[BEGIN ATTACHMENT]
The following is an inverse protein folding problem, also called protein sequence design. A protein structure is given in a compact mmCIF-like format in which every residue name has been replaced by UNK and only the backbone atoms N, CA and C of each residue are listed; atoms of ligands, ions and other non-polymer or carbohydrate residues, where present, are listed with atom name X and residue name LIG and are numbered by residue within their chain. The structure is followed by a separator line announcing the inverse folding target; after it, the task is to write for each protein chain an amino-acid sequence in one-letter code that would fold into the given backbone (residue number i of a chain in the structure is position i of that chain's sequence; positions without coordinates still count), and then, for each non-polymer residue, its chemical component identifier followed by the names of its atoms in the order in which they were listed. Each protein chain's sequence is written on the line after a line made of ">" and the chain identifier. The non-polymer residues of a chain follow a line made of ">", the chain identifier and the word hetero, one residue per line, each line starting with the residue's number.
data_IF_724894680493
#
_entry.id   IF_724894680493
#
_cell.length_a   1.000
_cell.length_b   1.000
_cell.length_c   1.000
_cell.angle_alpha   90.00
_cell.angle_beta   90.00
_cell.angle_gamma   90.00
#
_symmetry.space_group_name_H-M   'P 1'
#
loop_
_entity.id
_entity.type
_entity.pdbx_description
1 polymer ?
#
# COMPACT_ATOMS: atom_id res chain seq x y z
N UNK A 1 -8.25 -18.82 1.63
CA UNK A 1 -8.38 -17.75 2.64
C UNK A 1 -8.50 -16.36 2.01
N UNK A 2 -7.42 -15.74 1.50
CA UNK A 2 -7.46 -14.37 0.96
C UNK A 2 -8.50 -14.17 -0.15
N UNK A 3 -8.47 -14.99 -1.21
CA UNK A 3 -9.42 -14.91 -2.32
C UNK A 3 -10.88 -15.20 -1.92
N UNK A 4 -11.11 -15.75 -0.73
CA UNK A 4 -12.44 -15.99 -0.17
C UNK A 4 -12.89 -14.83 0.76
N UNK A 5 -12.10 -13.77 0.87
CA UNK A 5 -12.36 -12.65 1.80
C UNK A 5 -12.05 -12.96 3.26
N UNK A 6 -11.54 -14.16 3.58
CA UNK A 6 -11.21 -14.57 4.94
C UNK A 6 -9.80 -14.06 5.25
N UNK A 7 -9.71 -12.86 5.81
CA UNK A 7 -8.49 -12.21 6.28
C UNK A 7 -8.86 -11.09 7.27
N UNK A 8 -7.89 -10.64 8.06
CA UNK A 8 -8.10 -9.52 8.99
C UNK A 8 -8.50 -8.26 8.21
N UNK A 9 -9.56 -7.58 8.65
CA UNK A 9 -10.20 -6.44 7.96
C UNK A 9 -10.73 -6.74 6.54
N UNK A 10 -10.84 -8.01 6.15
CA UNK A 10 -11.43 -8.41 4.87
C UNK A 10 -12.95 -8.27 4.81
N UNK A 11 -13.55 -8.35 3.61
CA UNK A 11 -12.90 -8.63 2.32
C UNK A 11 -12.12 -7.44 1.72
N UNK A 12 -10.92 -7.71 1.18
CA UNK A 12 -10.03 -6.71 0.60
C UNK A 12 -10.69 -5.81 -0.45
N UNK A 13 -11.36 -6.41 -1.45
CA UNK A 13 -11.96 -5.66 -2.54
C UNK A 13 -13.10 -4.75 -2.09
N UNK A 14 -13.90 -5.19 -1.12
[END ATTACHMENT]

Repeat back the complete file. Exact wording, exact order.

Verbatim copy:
The following is an inverse protein folding problem, also called protein sequence design. A protein structure is given in a compact mmCIF-like format in which every residue name has been replaced by UNK and only the backbone atoms N, CA and C of each residue are listed; atoms of ligands, ions and other non-polymer or carbohydrate residues, where present, are listed with atom name X and residue name LIG and are numbered by residue within their chain. The structure is followed by a separator line announcing the inverse folding target; after it, the task is to write for each protein chain an amino-acid sequence in one-letter code that would fold into the given backbone (residue number i of a chain in the structure is position i of that chain's sequence; positions without coordinates still count), and then, for each non-polymer residue, its chemical component identifier followed by the names of its atoms in the order in which they were listed. Each protein chain's sequence is written on the line after a line made of ">" and the chain identifier. The non-polymer residues of a chain follow a line made of ">", the chain identifier and the word hetero, one residue per line, each line starting with the residue's number.
data_IF_724894680493
#
_entry.id   IF_724894680493
#
_cell.length_a   1.000
_cell.length_b   1.000
_cell.length_c   1.000
_cell.angle_alpha   90.00
_cell.angle_beta   90.00
_cell.angle_gamma   90.00
#
_symmetry.space_group_name_H-M   'P 1'
#
loop_
_entity.id
_entity.type
_entity.pdbx_description
1 polymer ?
#
# COMPACT_ATOMS: atom_id res chain seq x y z
N UNK A 1 -8.25 -18.82 1.63
CA UNK A 1 -8.38 -17.75 2.64
C UNK A 1 -8.50 -16.36 2.01
N UNK A 2 -7.42 -15.74 1.50
CA UNK A 2 -7.46 -14.37 0.96
C UNK A 2 -8.50 -14.17 -0.15
N UNK A 3 -8.47 -14.99 -1.21
CA UNK A 3 -9.42 -14.91 -2.32
C UNK A 3 -10.88 -15.20 -1.92
N UNK A 4 -11.11 -15.75 -0.73
CA UNK A 4 -12.44 -15.99 -0.17
C UNK A 4 -12.89 -14.83 0.76
N UNK A 5 -12.10 -13.77 0.87
CA UNK A 5 -12.36 -12.65 1.80
C UNK A 5 -12.05 -12.96 3.26
N UNK A 6 -11.54 -14.16 3.58
CA UNK A 6 -11.21 -14.57 4.94
C UNK A 6 -9.80 -14.06 5.25
N UNK A 7 -9.71 -12.86 5.81
CA UNK A 7 -8.49 -12.21 6.28
C UNK A 7 -8.86 -11.09 7.27
N UNK A 8 -7.89 -10.64 8.06
CA UNK A 8 -8.10 -9.52 8.99
C UNK A 8 -8.50 -8.26 8.21
N UNK A 9 -9.56 -7.58 8.65
CA UNK A 9 -10.20 -6.44 7.96
C UNK A 9 -10.73 -6.74 6.54
N UNK A 10 -10.84 -8.01 6.15
CA UNK A 10 -11.43 -8.41 4.87
C UNK A 10 -12.95 -8.27 4.81
N UNK A 11 -13.55 -8.35 3.61
CA UNK A 11 -12.90 -8.63 2.32
C UNK A 11 -12.12 -7.44 1.72
N UNK A 12 -10.92 -7.71 1.18
CA UNK A 12 -10.03 -6.71 0.60
C UNK A 12 -10.69 -5.81 -0.45
N UNK A 13 -11.36 -6.41 -1.45
CA UNK A 13 -11.96 -5.66 -2.54
C UNK A 13 -13.10 -4.75 -2.09
N UNK A 14 -13.90 -5.19 -1.12